FTSE sell-off gathers strength on North Korea fears

Major earnings and North Korea worries set to claim the limelight on Wall Street

Gold Prices Go Up On Rising US-North Korea Tensions

Australian shares .axjo were down 1.3 percent, set for a weekly loss of 0.6 percent and Chinese and Hong Kong bluechips lost 1.6 percent .csi300 and 1.9 percent .hsi respectively.

The Dow and S&P 500 inched higher on the day but they both posted their largest weekly percentage drops since late March.

With the tense mood pushing European shares down for a third day [EU] and Wall Street set to fall again [.N], global stocks .world were on course for their worst week since Donald Trump won November's US presidential election.

The Nasdaq Composite was up 38.25 points, or 0.62 percent, at 6,255.12. Yesterday, the TICK opened at around 900-a reading of 1,000 or more means pretty severe selling pressure-and then headed higher throughout the day.

However, an Associated Press report that the US and North Korea have been engaged in back channel talks (https://apnews.com/686ac7c761694b28b67793a1d8297145?link=mktw) for several months even as they exchange incendiary threats helped to soothe some of the jitters.

The dollar was further weighed on Friday by the soft US inflation data.

Global markets tumbled Wednesday as the US and North Korea ratcheted up their confrontational rhetoric, with the nuclear-armed North rolling out a plan to launch missiles towards the US Pacific territory of Guam.

Nervous investors drove shares lower earlier in the week, after President Trump declared Tuesday that the US would react with "fire and fury" to further nuclear provocations from North Korea.

SeaWorld Entertainment slid 6.2 percent after the theme park operator reported second-quarter revenue that fell short of Wall Street's expectations.

Nationals get 'a glimmer of hope' on Bryce Harper
The 26-year-old signed a minor league contract with the Blue Jays in 2013 after he was not drafted before embarking on his U.S. Manager Dusty Baker said Harper hyperextended his left knee and was scheduled to have an MRI on Sunday.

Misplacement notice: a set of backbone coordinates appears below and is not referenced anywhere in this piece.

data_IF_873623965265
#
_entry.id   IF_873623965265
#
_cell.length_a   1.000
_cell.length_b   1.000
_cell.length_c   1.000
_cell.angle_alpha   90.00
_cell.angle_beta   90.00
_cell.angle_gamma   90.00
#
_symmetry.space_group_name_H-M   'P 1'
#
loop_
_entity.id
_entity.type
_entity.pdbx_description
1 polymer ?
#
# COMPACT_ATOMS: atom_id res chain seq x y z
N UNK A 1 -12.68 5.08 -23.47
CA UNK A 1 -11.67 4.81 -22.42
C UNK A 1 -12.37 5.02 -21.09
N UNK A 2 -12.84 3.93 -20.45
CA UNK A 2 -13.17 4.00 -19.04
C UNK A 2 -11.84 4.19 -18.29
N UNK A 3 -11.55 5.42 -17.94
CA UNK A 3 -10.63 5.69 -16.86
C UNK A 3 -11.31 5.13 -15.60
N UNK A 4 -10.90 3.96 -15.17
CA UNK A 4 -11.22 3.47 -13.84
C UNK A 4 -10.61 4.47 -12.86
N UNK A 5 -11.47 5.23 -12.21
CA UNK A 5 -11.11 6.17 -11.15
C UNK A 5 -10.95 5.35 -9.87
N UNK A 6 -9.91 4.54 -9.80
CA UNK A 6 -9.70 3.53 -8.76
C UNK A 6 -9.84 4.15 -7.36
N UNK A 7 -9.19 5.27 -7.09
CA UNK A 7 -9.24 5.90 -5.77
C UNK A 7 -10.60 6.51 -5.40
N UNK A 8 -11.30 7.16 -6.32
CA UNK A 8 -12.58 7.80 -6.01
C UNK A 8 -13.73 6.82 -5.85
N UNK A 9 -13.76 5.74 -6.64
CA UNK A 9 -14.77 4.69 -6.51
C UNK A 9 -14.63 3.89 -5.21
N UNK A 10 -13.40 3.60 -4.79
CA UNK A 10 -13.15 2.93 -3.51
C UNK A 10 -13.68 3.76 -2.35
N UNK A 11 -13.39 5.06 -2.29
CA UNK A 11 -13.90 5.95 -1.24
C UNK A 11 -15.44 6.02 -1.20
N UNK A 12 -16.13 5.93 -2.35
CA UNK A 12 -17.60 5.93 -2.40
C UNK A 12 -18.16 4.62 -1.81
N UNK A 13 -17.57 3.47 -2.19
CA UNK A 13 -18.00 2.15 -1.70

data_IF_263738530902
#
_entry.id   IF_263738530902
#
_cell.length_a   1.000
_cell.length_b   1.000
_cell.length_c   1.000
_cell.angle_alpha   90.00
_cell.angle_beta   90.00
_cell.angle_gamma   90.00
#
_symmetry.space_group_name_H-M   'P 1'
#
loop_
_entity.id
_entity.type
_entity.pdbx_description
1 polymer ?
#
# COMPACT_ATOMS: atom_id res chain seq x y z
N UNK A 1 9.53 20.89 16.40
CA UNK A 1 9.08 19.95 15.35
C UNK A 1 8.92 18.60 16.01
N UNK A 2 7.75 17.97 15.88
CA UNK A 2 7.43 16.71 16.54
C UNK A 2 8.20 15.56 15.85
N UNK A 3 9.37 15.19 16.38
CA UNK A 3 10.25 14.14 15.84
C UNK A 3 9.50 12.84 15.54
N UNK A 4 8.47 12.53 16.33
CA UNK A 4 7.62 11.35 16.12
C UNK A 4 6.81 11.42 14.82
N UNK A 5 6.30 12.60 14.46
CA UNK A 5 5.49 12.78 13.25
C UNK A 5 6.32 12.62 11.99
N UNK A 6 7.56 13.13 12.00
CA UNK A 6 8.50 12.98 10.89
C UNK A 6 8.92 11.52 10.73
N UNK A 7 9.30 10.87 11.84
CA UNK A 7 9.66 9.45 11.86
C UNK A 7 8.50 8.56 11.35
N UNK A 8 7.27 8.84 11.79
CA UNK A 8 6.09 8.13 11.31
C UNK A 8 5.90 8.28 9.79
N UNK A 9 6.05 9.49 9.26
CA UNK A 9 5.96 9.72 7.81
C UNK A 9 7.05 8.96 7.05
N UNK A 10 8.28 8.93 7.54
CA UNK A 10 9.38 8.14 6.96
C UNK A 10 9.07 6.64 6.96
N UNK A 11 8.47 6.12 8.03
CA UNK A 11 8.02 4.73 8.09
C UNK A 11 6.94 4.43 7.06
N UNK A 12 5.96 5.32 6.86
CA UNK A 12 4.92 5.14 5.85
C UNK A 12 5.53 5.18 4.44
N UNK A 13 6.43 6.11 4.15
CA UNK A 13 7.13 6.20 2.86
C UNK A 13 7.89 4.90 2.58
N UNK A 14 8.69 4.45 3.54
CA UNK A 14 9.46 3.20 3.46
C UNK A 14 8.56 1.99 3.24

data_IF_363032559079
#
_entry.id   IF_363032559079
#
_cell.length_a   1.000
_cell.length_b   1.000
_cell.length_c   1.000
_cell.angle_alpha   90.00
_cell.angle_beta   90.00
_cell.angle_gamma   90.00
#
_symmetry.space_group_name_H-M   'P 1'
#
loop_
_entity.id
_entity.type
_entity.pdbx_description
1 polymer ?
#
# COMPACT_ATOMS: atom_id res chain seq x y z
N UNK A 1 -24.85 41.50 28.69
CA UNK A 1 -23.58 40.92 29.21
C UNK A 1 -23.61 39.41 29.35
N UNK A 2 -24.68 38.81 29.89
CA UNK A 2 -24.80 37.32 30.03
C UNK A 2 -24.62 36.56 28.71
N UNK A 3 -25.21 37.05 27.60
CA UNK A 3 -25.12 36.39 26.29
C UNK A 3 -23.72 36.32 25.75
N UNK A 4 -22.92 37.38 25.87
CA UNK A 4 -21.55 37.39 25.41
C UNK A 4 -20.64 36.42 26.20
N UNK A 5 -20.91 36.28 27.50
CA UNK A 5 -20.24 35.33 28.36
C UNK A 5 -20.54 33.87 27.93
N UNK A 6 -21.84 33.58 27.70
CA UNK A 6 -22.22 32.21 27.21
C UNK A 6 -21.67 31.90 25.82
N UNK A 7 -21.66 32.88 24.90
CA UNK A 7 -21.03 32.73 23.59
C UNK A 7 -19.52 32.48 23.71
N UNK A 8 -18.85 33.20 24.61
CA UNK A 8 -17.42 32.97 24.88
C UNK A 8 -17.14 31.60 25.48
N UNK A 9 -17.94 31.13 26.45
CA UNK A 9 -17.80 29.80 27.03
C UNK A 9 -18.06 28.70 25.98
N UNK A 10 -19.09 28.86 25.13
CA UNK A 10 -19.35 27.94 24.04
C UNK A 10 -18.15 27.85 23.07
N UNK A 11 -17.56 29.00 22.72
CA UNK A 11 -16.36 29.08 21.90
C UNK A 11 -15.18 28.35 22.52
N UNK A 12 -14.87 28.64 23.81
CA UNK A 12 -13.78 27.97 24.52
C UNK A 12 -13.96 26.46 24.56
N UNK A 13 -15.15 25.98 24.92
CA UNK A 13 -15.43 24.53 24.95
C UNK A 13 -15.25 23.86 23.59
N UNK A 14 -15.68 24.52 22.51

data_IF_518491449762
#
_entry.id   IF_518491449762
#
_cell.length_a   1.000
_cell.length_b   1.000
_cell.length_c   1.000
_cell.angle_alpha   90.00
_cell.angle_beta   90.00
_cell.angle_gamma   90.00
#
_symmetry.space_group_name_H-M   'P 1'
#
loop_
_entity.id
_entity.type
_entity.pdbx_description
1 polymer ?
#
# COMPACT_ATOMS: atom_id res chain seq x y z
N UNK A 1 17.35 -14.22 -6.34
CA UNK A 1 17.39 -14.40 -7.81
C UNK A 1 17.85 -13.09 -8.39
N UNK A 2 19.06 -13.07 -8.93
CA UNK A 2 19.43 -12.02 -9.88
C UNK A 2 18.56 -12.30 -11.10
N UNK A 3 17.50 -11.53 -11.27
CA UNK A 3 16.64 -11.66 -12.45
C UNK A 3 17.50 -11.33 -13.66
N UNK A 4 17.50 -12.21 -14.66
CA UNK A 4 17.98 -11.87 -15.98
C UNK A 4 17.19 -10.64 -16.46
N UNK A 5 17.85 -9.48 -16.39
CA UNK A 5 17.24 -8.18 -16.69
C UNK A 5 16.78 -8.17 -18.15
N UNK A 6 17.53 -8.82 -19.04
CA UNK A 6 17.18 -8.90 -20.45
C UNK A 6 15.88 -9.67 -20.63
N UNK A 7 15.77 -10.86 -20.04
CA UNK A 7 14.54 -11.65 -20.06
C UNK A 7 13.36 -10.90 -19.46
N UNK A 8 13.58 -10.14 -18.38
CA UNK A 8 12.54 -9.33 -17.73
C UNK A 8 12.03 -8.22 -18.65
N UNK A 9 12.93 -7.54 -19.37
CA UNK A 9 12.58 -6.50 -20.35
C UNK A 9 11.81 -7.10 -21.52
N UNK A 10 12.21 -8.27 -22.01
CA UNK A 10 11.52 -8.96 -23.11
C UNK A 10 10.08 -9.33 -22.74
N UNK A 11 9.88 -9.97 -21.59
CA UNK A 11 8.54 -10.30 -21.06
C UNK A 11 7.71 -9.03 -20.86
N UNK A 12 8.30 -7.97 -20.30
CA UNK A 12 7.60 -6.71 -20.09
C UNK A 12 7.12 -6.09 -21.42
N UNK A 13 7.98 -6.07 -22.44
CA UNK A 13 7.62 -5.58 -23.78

"You'd need to see something more tangible than just rhetoric for a broader pullback", said Richard Steinberg, managing director at HSW Advisors, a finance team within HighTower Advisors, in NY.

"We would now be careful with a whiff of risk aversion in the air and, by extension, also stay away from shorts in the rates market", RBC's global macro strategist Peter Schaffrik said.

The 30-year bond last rose 5/32 in price to yield 2.8107 percent, from 2.818 percent late on Wednesday.

Looking at currency movements during the Asian session, the yen continued strengthening against the dollar, with the pair trading below the 110 level at 109.96 ahead of European trading.

Benchmark 10-year notes last rose 7/32 in price to yield 2.1888 percent, from 2.211 percent late on Thursday. Britain's FTSE 100 sank 1.3 percent.

INFLATION: The Labor Department said consumer prices edged up 0.1 percent in July following no gain in June.

Possibly due to the lack of appetite for risk in the market, the euro suffered on Thursday, down slightly against the dollar by 0.09% at 1.1749, slipping towards a two week low.

Amid the hot rhetoric, US stocks sold off sharply on Thursday, with the S&P 500 falling more than 1 percent.

The Canadian dollar was trading at an average price of 78.67 cents US, down 0.04 of a USA cent. September-dated crude futures settled up 0.8%, or 39 cents, at $49.56 per barrel.

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